District 12 hosts first gathering of Indigenous members in United States

More than a dozen Indigenous members from across District 12 gathered in Flagstaff, Ari., on July 18-19 to discuss challenges their communities face, learn more about the union, and brainstorm about how to educate and empower others.

This was the first gathering of Native and Indigenous USW members in the United States and included workers from a variety of industries such as oil, steel, health care and aluminum.

“We’re here to figure out how we can build relationships. That’s our union’s history,” said District 12 Director Gaylan Prescott. “I want to learn about you, about your cultures, and how you view the world. I want to know how we can be a better community.”

First gathering of Indigenous USW members in United States

The meeting was hosted by Local 12-477 at Elk Petroleum and moderated by Hopi elder LeRoy Shingoitewa, who commenced the two-day gathering by sharing stories about the significance of the surrounding land, inhabited by Hopi and Navajo bands.

“Our relationship with the land is our guiding light to survive in this world,” said Shingoitewa. “We don’t own the land; we are allowed to use it.”

The group then engaged in a talking circle, discussing their values, what the union is, and how it operates. The conversation focused on helping the members get to know each other and look inward.

Origins of reconciliation

On the first day, the participants were also able to hear from Cody Alexander and Joe Krmpotich, who helped build a relationship between Local 9548 and the nearby Indigenous communities in Sault Ste. Marie, Ontario.

“I firmly believe the USW has a role to play in reconciliation,” said Alexander. “Making these relationships isn’t easy. There are a lot of politics, and a lot of differences, but you’ve got to stick to it.”

The USW Canadian National Office now has an Indigenous Committee and has recently hired two Indigenous Engagement Coordinators in Districts 3 and 6. There are also now 14 union trainers who facilitate a five-day course called Unionism on Turtle Island, designed for both Indigenous and non-Indigenous members.

The second day of the Flagstaff gathering began with a virtual visit from Chief Rickard of the Garden River First Nation in Ontario, who has worked consistently with Local 9548.

“We’ve had really great dialogue to try and bridge the gap between us and the labor community,” he said.

The chief said this is especially important as investments in infrastructure and the growth of the energy sector offer opportunities for innovation and good-paying jobs.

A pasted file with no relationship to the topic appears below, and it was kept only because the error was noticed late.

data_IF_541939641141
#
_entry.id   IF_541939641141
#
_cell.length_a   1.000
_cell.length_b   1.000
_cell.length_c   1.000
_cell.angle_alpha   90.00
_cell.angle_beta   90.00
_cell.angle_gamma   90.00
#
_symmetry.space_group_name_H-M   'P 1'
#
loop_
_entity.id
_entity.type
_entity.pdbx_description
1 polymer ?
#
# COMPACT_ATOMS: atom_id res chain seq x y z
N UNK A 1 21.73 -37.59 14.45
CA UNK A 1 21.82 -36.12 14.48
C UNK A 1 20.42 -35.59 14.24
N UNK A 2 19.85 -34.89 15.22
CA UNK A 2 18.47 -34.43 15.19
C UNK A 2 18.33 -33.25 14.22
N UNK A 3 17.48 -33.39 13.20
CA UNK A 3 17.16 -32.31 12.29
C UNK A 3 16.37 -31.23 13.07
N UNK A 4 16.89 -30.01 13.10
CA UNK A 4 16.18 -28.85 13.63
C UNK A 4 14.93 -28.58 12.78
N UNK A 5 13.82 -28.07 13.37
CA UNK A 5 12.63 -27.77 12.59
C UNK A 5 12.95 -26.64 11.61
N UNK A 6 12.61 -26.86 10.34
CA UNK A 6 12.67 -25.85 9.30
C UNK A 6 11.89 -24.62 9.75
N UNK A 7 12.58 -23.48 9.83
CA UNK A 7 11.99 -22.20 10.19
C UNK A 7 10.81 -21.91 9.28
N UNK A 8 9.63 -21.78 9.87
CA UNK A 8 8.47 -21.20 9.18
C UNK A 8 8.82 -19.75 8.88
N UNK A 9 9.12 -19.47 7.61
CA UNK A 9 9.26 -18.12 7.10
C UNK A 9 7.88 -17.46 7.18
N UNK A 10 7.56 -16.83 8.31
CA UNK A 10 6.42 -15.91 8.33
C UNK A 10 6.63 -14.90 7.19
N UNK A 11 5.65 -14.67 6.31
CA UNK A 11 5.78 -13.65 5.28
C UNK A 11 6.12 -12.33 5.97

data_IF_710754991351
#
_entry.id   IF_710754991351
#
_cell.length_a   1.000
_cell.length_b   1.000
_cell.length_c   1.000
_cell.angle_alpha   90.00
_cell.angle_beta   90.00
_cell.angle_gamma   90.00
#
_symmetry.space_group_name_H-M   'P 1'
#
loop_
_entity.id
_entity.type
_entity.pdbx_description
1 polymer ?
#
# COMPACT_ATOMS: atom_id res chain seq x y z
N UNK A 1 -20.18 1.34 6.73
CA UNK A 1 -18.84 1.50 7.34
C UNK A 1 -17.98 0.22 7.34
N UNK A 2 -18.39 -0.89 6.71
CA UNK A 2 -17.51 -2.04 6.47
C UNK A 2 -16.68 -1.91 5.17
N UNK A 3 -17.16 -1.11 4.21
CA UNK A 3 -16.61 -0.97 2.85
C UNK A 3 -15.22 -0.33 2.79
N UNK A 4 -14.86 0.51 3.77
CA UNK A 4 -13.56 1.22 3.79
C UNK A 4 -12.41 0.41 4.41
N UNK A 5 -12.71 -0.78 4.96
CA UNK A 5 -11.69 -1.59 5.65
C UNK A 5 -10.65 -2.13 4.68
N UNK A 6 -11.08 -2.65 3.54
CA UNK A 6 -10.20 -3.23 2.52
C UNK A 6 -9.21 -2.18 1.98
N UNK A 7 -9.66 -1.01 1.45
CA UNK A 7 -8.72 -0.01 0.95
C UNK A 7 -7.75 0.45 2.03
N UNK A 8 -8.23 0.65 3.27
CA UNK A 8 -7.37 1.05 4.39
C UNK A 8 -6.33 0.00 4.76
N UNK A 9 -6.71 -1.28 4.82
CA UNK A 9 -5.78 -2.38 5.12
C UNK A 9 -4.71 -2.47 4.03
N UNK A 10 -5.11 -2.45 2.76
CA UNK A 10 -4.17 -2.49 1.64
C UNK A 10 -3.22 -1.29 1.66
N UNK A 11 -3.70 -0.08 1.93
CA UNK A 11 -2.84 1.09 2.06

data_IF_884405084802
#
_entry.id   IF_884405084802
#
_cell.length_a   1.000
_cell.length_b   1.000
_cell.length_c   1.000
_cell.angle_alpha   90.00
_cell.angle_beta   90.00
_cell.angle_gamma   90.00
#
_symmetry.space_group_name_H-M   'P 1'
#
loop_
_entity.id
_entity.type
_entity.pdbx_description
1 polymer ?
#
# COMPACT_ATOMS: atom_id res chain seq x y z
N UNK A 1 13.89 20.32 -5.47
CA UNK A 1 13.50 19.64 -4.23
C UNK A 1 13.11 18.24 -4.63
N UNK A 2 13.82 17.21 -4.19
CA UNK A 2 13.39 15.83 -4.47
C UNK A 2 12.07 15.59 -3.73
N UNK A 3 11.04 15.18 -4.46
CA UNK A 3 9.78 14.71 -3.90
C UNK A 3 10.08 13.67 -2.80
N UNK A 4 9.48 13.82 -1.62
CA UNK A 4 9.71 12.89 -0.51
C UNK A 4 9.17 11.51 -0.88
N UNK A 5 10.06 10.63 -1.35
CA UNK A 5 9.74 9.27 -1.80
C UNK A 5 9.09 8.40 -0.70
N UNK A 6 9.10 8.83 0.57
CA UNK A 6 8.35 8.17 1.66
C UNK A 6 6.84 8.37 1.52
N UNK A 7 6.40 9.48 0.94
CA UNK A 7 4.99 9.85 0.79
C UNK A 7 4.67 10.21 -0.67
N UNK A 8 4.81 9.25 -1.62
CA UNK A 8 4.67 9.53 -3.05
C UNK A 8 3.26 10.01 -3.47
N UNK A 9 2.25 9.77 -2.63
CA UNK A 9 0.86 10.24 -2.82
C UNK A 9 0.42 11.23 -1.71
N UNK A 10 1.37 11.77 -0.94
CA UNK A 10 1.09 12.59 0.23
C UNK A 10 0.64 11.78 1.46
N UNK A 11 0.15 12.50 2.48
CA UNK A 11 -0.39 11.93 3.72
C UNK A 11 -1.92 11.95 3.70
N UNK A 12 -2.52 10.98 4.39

“We want to be part of that solution as well because we as Indigenous people have a lot to offer.”

First gathering of Indigenous USW members in United States

Honoring their roots

The group also took time to discuss working in industries, such as oil and mining, that seem to conflict with their Indigenous culture that prioritizes protecting the environment.

“This is why people leave the reservation though, for good-paying jobs,” said Marcus Chee, who lives and works in Pueblo, Colo.

The members also strategized for the days, months, and years ahead. Frank Fatt of Local 12-477 said that one of his top priorities moving forward is establishing contract language that supports Indigenous culture, including bereavement for the loss of extended family members, land acknowledgments, and time off for certain spiritual ceremonies.

“Something in writing that backs us up would be good for us,” he said.

Towards the end of the gathering, members shared their thoughts on how they feel it went and what they’re looking forward to the most. Charlie Wilson of Local 951 said he is anxious to see how the group grows, especially since he had zero expectations when he landed in Arizona.

“I didn’t anticipate learning what I’ve learned here,” said Wilson. “I feel like I’m a part of something.”

Director Prescott closed the two-day event with the importance of the gathering and what it means for the future.

“There’s an understanding that our union has not done enough when it comes to connecting with our Indigenous membership and offering them a platform,” said Prescott. “This is an important initiative not just for our members but for our society in general.”

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